The third module is focused on a novel method for detecting infection remotely; that is, without requiring badgers to be caught and sampled. This approach relies on the testing of faecal samples obtained from badger latrines. However, unlike previous attempts to develop a PCR-based approach to detect M. bovis genomic DNA in the sample, we wish to build on proof of principle data generated in collaboration with Professor David Minnikin (University of Birmingham) that mycobacterial lipid can be detected in faeces from tuberculous badgers, even when the organism itself cannot be isolated by culture.
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The Department for Environment, Food and Rural Affairs (Defra) has emphasised the need to identify practical tools with which to detect bovine tuberculosis (bTB) infection in free-living badgers, at both the individual and group levels. The diagnosis of tuberculosis in live badgers represents a considerable scientific and methodological challenge, and to date no technique has been identified which can be applied to a cage-trapped wild animal without the need for anaesthesia. The work proposed in the current project will evaluate a range of novel diagnostic approaches for bTB in wild badgers, with the emphasis on assays which may be readily transferred to an in-field test. Currently, the only methods available for the rapid diagnosis of bTB in badgers, which could potentially be applied in-field, are based on the detection of antibody responses to infection. However, these methods lack sufficient sensitivity to detect an adequate proportion of infected individuals. Diagnostic assays based on the detection of earlier stages of the immune response to infection are more sensitive but currently require specialised laboratory facilities and technical expertise. Thus the development of more sensitive methods for detecting an antibody responses to infection is crucial. The current project will evaluate two novel serological assays, which have shown potential for the diagnosis of bTB in wildlife. Furthermore, both of these assays have the potential to be transferred to portable in-field platforms, and evaluation of these technologies is included within this project.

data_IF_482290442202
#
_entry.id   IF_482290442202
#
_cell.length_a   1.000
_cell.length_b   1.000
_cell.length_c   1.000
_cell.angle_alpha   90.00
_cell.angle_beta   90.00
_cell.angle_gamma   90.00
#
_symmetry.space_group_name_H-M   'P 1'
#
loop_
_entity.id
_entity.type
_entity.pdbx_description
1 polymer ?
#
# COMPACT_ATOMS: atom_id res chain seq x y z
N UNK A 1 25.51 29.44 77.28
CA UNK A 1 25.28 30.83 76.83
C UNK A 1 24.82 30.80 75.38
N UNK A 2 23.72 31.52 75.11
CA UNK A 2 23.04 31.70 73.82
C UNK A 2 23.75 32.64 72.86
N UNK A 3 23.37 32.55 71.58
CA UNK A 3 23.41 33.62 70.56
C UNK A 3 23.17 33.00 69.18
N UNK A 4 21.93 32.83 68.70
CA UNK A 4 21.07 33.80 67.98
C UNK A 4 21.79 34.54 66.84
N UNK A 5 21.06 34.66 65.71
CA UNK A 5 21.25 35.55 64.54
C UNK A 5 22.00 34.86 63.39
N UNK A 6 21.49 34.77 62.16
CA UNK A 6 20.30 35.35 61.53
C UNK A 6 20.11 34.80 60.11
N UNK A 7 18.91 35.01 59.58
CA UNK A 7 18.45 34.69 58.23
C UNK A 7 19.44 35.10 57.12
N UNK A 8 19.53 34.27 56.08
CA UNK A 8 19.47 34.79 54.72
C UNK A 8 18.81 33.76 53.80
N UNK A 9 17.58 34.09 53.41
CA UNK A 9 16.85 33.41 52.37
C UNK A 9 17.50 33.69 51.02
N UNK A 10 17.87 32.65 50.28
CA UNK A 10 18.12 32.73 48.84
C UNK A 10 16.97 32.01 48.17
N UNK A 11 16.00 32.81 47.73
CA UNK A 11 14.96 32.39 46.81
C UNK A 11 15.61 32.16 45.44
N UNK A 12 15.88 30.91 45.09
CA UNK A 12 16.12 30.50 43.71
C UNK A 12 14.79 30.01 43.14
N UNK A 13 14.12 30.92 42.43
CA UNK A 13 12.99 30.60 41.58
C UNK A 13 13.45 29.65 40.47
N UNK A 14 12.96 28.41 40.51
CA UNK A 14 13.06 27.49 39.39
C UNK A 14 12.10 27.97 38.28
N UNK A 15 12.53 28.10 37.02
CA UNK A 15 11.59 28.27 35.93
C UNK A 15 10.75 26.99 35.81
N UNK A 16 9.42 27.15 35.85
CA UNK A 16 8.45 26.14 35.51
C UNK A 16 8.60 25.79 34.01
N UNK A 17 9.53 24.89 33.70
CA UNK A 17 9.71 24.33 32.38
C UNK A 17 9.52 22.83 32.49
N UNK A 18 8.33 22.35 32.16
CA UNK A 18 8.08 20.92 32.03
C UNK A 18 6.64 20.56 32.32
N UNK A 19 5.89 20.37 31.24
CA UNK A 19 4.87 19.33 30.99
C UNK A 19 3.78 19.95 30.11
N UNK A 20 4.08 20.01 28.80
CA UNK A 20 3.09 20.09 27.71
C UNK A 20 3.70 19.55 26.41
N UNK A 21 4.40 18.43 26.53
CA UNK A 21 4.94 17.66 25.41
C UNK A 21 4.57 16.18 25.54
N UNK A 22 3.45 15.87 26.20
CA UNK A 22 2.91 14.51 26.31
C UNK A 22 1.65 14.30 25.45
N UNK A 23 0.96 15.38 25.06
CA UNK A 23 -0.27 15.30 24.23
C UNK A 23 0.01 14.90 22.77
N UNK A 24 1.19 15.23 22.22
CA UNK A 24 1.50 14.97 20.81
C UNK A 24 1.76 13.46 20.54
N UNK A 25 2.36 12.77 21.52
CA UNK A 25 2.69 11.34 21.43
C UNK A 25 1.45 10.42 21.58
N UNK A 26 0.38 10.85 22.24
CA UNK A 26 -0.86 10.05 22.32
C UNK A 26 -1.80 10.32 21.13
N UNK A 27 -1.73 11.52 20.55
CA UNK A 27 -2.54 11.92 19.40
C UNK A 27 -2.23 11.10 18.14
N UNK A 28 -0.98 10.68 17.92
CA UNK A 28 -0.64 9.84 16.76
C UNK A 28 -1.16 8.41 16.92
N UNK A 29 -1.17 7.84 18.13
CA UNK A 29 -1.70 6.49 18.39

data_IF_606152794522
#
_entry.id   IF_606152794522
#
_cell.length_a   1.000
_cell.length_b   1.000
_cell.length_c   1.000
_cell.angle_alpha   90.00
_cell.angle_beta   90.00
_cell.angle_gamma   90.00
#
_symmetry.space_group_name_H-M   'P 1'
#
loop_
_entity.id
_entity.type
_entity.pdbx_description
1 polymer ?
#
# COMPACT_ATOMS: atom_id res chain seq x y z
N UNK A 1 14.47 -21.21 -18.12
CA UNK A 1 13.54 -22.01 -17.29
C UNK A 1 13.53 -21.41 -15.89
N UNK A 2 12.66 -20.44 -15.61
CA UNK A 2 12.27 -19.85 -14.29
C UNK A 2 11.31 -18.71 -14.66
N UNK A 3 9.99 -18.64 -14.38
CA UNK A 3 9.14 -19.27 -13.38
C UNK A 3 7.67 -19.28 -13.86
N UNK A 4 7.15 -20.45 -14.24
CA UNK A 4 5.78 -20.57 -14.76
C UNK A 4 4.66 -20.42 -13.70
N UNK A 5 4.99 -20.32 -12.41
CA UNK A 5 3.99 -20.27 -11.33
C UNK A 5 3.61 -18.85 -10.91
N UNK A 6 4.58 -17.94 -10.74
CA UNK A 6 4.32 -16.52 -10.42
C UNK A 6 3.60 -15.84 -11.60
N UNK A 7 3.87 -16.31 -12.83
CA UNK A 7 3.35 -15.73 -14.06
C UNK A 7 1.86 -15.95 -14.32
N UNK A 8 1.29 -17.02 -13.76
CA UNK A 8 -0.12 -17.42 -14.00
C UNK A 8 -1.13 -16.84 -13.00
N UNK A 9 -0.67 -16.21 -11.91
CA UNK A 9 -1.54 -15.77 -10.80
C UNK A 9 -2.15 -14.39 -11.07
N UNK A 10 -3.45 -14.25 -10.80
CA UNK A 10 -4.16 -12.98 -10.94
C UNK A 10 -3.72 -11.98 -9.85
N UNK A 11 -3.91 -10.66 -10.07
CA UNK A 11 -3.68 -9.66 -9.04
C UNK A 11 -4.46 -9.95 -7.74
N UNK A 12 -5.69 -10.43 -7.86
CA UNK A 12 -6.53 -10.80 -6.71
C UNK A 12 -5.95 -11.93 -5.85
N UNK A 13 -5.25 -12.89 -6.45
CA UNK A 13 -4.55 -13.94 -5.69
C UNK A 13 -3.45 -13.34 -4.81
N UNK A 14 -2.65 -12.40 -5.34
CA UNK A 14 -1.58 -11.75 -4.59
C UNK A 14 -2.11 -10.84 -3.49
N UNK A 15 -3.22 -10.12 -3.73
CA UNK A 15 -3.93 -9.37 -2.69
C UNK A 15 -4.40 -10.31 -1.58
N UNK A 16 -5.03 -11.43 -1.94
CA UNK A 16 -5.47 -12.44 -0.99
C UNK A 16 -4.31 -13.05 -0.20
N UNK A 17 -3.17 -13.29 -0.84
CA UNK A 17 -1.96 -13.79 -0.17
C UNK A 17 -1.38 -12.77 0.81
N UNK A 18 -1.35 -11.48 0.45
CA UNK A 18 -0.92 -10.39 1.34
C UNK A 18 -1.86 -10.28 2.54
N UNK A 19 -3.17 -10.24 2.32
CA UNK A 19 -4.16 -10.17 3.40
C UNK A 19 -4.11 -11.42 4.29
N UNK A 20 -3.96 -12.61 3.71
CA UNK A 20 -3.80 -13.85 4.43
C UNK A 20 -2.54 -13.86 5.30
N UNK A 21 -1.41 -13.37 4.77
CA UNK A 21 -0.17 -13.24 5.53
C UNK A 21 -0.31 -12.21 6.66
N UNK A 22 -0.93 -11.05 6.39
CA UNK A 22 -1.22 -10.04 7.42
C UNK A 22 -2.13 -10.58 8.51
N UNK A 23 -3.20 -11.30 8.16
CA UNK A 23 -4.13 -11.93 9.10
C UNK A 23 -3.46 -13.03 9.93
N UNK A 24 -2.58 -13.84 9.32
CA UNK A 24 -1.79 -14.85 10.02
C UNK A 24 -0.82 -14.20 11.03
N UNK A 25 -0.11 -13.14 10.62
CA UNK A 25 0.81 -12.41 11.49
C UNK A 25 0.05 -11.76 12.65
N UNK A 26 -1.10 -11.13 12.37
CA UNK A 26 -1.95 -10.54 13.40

An alternative approach to the identification of bTB infection in badgers, which we propose to assess within the current project, is to attempt to identify products from the breakdown of Mycobacterium bovis (the causative agent of bTB) by the host, using urine samples. We propose to assess the sensitivity of a nucleic acid amplification based test for the presence of short fragments of M. bovis DNA, which we have demonstrated to be present in the urine of infected badgers even when the bacterium itself cannot be cultured. This approach would potentially permit evaluation of the infection status of badgers using samples which might be obtained from live animals. Finally, we propose the development of a novel technique to detect TB on the basis of the detection of mycobacterial lipids in faeces from experimental and wild badgers and to develop a simplified protocol for it's use in the field. In contrast to the other methods to be developed within this project, this approach would not require trapping of wild badgers, and would thus enable the identification of infection at the sett or social group level.
Each of these approaches forms a distinct objective within the proposed project. Work will be undertaken in collaboration with relevant experts from both academic and commercial organisations. The research is underpinned by on-going projects at both AHVLA and FERA, providing access to unique sample sets which permit the evaluation of the diagnostic potential of each approach. This provides significant cost savings within the project, as a minimal amount of additional work is required to provide access to diagnostic samples.
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- Dept. for Environment, Food and Rural Affairs